The Rugby Football League (RFL) has become the first major sport in the UK to receive a bespoke bail out package during the COVID-19 outbreak after securing a £16 million emergency loan to safeguard the immediate future of the sport on Friday 1 May 2020. The terms of repayment of the loan have not been disclosed. The decision comes at a time when there has been criticism of Premier League soccer clubs making use of the Coronavirus Job Retention Scheme.
The public funding provided is in the form of an emergency Government loan to the Rugby Football League ("RFL"), the governing body of the sport in the UK, and has been awarded to help the sport survive the impact of the coronavirus pandemic, noting the role that its clubs play in the community. The support will then be distributed to the Super League, Championship and League 1 clubs.
The emergency loan will mitigate the extreme financial hardship the sport has endured since the beginning of the COVID-19 outbreak. Due to social distancing measures, the season has been suspended and many rugby league clubs had expressed concerns over the future of the sport. The Hull KR chairman, Neil Hudgell, warned rugby league could cease to exist as a full-time sport by next year, should external financial support not be secured.
Oliver Dowden MP, the Secretary of State for Digital, Culture, Media and Sport, said “We are intervening as an exception, not to save an individual business or organisation, but to protect an entire sport, the community it supports, the World Cup held here next year and its legacy for generations to come.”
Administration of funding and eligibility
The RFL will administer this funding, in partnership with Sport England and the Department for Digital, Culture, Media and Sport ("DCMS"). All RFL Super League, Championship and League 1 clubs based in England are eligible to apply for public funding. Details on how clubs can apply and when the fund will open will be announced by the RFL in due course.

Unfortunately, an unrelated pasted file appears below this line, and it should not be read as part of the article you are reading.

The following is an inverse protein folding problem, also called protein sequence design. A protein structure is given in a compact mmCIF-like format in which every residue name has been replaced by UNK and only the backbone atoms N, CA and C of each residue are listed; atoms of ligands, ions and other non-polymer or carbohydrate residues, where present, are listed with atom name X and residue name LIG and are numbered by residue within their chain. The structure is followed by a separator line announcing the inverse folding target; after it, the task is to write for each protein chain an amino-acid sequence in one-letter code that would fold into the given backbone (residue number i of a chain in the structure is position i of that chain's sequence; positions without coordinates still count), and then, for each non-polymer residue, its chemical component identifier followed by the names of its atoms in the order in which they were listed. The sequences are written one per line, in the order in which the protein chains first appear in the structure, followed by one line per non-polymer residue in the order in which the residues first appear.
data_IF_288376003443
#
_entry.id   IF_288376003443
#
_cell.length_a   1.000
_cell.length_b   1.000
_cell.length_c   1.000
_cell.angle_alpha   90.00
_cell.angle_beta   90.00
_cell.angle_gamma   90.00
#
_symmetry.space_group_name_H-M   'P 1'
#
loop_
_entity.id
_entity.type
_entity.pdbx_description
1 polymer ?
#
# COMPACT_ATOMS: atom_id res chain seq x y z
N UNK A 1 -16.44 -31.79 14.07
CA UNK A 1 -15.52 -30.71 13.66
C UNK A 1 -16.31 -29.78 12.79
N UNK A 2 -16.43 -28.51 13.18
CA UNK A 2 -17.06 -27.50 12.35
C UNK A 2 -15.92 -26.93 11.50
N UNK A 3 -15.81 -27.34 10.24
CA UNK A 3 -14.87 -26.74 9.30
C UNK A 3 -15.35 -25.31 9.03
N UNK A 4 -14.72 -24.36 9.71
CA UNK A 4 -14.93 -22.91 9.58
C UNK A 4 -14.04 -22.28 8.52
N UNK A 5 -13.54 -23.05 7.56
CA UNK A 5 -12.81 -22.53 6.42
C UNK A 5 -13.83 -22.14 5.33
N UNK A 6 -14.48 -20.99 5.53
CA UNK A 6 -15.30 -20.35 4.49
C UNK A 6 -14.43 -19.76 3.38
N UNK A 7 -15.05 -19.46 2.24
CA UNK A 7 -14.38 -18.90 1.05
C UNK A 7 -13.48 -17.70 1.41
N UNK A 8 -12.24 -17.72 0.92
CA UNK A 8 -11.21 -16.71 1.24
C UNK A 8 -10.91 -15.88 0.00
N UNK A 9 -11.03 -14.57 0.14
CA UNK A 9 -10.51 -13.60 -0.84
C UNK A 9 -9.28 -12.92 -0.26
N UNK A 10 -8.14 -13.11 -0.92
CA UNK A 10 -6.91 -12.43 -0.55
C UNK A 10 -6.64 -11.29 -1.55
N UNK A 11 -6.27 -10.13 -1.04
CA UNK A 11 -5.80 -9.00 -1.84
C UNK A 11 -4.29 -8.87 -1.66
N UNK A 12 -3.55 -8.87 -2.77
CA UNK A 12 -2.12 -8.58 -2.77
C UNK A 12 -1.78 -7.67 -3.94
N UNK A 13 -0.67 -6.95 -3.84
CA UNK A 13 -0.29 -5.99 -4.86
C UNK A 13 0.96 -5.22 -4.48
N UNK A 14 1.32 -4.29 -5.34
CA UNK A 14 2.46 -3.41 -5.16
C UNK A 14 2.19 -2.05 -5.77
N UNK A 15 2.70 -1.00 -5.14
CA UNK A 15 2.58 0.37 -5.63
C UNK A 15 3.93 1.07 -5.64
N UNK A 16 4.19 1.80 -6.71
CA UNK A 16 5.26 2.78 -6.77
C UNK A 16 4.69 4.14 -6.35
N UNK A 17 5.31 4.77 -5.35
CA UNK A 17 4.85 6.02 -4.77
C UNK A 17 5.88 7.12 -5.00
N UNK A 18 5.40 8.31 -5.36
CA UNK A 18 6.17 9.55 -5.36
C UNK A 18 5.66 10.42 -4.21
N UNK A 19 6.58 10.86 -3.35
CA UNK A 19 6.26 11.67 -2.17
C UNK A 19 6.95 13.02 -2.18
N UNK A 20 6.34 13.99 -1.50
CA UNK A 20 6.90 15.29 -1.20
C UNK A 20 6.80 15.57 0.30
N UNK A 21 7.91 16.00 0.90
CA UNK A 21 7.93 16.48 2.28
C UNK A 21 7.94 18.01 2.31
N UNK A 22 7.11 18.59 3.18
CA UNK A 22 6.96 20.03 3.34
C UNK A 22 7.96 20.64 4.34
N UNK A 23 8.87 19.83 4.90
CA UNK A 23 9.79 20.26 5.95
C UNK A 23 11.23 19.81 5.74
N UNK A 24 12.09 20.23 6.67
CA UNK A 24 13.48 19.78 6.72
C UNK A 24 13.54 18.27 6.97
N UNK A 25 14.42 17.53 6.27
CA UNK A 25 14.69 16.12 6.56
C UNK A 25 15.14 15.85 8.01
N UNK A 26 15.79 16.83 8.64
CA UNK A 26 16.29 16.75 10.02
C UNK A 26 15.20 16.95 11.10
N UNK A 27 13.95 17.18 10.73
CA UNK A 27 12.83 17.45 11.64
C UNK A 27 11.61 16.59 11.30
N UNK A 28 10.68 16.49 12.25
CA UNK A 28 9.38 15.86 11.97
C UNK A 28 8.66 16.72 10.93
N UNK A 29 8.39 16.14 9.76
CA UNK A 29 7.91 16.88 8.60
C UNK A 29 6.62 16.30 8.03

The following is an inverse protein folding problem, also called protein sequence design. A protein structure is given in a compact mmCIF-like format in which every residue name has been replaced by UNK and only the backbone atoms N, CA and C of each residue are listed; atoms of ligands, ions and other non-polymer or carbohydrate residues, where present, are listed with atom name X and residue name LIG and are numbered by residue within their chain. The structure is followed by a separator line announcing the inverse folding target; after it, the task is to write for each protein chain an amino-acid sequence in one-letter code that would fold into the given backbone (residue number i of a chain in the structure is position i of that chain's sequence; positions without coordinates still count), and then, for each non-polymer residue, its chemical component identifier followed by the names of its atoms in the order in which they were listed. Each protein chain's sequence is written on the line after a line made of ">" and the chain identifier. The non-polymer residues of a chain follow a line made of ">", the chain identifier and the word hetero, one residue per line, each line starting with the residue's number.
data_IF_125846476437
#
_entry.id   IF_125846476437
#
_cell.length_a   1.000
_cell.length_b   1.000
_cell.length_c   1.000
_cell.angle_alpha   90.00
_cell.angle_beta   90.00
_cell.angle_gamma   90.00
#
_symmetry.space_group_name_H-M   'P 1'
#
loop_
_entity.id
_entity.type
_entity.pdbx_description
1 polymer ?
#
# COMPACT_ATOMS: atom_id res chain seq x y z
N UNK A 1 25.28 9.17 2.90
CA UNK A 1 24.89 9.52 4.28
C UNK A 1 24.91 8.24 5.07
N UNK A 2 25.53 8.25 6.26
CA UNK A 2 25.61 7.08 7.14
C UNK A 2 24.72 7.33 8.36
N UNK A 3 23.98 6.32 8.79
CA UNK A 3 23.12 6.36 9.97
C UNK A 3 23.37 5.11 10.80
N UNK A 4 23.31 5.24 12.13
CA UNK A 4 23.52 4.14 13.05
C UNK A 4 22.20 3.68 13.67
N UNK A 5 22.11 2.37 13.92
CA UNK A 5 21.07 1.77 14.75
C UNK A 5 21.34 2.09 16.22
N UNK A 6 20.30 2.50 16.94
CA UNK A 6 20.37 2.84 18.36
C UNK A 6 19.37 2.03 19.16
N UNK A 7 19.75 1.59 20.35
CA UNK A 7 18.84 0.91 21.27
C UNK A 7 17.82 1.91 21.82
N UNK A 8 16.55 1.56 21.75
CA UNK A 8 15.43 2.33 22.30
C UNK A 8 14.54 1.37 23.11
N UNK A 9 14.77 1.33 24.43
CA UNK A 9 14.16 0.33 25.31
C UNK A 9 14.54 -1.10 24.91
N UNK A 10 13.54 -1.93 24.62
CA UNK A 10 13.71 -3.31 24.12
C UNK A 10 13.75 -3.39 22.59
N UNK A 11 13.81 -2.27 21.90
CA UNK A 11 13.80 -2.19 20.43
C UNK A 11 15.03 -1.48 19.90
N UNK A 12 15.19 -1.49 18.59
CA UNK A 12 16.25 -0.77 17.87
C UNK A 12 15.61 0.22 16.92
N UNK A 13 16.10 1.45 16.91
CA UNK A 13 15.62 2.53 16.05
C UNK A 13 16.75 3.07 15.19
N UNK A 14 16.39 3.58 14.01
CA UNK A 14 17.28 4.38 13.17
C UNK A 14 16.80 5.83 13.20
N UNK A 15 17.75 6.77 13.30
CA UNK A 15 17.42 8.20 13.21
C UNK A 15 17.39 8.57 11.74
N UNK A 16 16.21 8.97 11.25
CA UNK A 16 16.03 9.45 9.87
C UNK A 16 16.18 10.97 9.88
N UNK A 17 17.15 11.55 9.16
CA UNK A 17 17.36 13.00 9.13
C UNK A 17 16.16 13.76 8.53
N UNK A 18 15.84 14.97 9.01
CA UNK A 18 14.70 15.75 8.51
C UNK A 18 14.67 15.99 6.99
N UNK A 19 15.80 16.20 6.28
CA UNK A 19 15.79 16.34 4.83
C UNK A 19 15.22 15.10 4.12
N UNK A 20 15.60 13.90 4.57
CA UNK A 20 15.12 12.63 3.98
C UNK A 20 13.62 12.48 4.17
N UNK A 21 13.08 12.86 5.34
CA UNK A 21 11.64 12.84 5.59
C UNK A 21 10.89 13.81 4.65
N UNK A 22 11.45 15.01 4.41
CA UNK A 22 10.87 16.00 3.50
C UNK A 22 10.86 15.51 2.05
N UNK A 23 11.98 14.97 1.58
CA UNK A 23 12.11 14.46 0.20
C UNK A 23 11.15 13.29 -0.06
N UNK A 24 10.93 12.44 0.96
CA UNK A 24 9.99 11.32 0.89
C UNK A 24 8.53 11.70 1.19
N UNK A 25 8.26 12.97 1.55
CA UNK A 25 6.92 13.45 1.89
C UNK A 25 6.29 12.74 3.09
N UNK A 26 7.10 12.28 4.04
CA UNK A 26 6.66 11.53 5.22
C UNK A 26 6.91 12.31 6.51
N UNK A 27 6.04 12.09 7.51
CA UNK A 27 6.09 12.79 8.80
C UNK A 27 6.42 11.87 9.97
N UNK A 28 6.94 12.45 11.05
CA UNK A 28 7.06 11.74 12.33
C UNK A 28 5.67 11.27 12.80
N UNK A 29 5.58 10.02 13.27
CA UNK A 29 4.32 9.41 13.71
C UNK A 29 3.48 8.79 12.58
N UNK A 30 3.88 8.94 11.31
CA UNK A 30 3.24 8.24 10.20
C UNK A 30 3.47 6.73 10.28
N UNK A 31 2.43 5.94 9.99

Loan terms and State aid considerations
The UK Government has confirmed that the money will be issued as an emergency loan, rather than a grant, which implies that RFL will be responsible for repaying it over a period of time. However, the exact terms have not yet been disclosed.
As with other awards of public funding, the award of the loan will need to be designed to meet State aid law. This will need to be considered in the transfer of the loan to the RFL and thereafter to each recipient sports club. In simplest terms, a loan at prevailing market rates is normally considered non-aid, whereas a loan with preferential rates is normally considered a State aid (with the aid element being the difference between the market rate interest and the preferential rate over the lifetime of the loan). On this basis the amount of aid (ie. the grant equivalent) contained in a loan is normally much less than the loan capital. This means that usual mechanisms for award of small amounts of aid can often be used (eg. de minimis, see below).
One practical challenge public sector bodies often face when trying to make a loan align with commercial practice, is that when faced with providing finance to entities in distress, commercial operators will normally raise the rate and securities required, or even refuse to undertake investment altogether.
There are a number of high profile State aid cases involving sports clubs. In 2016, the Spanish football clubs, Valencia, Hercules and Elche, were ordered to repay millions of euros of financial support received from the Spanish state following European Commission investigations (although the repayment in the cases of Valencia and Elche was subsequently annulled by the General Court on appeal). Real Madrid were also investigated for unlawful State aid in a property transaction, although recovery of the aid was also eventually reversed.
Even where State aid recovery is ultimately not ordered, the process of responding to investigations can be resource intensive for the public bodies providing the funding and the sports clubs involved.
A precedent for other sports?
Although the government is keen to avoid setting a precedent, many other sports face similar hardship as a result of the COVID-19 pandemic. RFL, which is heavily reliant on gate receipts rather than broadcast revenue, was seen as a particularly urgent case. However, it seems inevitable that other sports in the UK will also look for financial support. This seems especially likely for close contact sports which may stay suspended for longer and for which gate receipts for live matches may be delayed further still.
For example, the British Basketball League (BBL) has written again to the Government asking for a coronavirus bailout further to the RFL rescue loan announcement. The BBL has advised ministers it needs '£1m by the end of the summer or it could go bust'.